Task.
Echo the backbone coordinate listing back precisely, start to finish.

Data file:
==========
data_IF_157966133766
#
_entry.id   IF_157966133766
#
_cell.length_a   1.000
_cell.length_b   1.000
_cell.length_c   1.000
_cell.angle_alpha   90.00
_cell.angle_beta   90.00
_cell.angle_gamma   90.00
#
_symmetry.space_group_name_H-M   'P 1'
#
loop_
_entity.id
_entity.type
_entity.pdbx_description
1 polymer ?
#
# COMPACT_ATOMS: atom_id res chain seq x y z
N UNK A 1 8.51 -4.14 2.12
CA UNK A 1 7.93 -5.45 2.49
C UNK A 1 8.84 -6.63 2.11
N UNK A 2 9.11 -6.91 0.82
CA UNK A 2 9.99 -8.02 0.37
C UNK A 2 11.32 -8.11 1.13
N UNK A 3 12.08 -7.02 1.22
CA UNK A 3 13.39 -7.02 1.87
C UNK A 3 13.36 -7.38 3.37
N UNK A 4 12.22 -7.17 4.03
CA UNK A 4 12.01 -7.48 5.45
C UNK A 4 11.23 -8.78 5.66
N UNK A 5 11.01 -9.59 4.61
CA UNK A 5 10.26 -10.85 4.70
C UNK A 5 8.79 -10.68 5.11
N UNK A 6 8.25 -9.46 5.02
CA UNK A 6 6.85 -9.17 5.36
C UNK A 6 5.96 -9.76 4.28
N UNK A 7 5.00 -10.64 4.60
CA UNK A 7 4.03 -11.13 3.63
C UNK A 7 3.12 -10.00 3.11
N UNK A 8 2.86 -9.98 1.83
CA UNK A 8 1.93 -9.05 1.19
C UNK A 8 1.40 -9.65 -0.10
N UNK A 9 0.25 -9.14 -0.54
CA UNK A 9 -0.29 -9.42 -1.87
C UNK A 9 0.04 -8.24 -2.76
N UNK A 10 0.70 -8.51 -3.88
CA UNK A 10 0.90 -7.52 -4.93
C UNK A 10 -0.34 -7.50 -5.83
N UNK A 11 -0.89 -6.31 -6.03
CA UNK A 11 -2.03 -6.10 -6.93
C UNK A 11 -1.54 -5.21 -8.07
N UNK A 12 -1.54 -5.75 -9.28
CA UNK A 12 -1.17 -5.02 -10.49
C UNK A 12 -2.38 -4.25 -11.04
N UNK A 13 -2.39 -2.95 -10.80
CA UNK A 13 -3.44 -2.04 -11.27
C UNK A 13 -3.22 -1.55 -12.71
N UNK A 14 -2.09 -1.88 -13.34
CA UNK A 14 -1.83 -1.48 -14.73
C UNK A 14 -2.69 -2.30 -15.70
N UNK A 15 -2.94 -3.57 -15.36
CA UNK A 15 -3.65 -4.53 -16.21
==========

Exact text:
data_IF_157966133766
#
_entry.id   IF_157966133766
#
_cell.length_a   1.000
_cell.length_b   1.000
_cell.length_c   1.000
_cell.angle_alpha   90.00
_cell.angle_beta   90.00
_cell.angle_gamma   90.00
#
_symmetry.space_group_name_H-M   'P 1'
#
loop_
_entity.id
_entity.type
_entity.pdbx_description
1 polymer ?
#
# COMPACT_ATOMS: atom_id res chain seq x y z
N UNK A 1 8.51 -4.14 2.12
CA UNK A 1 7.93 -5.45 2.49
C UNK A 1 8.84 -6.63 2.11
N UNK A 2 9.11 -6.91 0.82
CA UNK A 2 9.99 -8.02 0.37
C UNK A 2 11.32 -8.11 1.13
N UNK A 3 12.08 -7.02 1.22
CA UNK A 3 13.39 -7.02 1.87
C UNK A 3 13.36 -7.38 3.37
N UNK A 4 12.22 -7.17 4.03
CA UNK A 4 12.01 -7.48 5.45
C UNK A 4 11.23 -8.78 5.66
N UNK A 5 11.01 -9.59 4.61
CA UNK A 5 10.26 -10.85 4.70
C UNK A 5 8.79 -10.68 5.11
N UNK A 6 8.25 -9.46 5.02
CA UNK A 6 6.85 -9.17 5.36
C UNK A 6 5.96 -9.76 4.28
N UNK A 7 5.00 -10.64 4.60
CA UNK A 7 4.03 -11.13 3.63
C UNK A 7 3.12 -10.00 3.11
N UNK A 8 2.86 -9.98 1.83
CA UNK A 8 1.93 -9.05 1.19
C UNK A 8 1.40 -9.65 -0.10
N UNK A 9 0.25 -9.14 -0.54
CA UNK A 9 -0.29 -9.42 -1.87
C UNK A 9 0.04 -8.24 -2.76
N UNK A 10 0.70 -8.51 -3.88
CA UNK A 10 0.90 -7.52 -4.93
C UNK A 10 -0.34 -7.50 -5.83
N UNK A 11 -0.89 -6.31 -6.03
CA UNK A 11 -2.03 -6.10 -6.93
C UNK A 11 -1.54 -5.21 -8.07
N UNK A 12 -1.54 -5.75 -9.28
CA UNK A 12 -1.17 -5.02 -10.49
C UNK A 12 -2.38 -4.25 -11.04
N UNK A 13 -2.39 -2.95 -10.80
CA UNK A 13 -3.44 -2.04 -11.27
C UNK A 13 -3.22 -1.55 -12.71
N UNK A 14 -2.09 -1.88 -13.34
CA UNK A 14 -1.83 -1.48 -14.73
C UNK A 14 -2.69 -2.30 -15.70
N UNK A 15 -2.94 -3.57 -15.36
CA UNK A 15 -3.65 -4.53 -16.21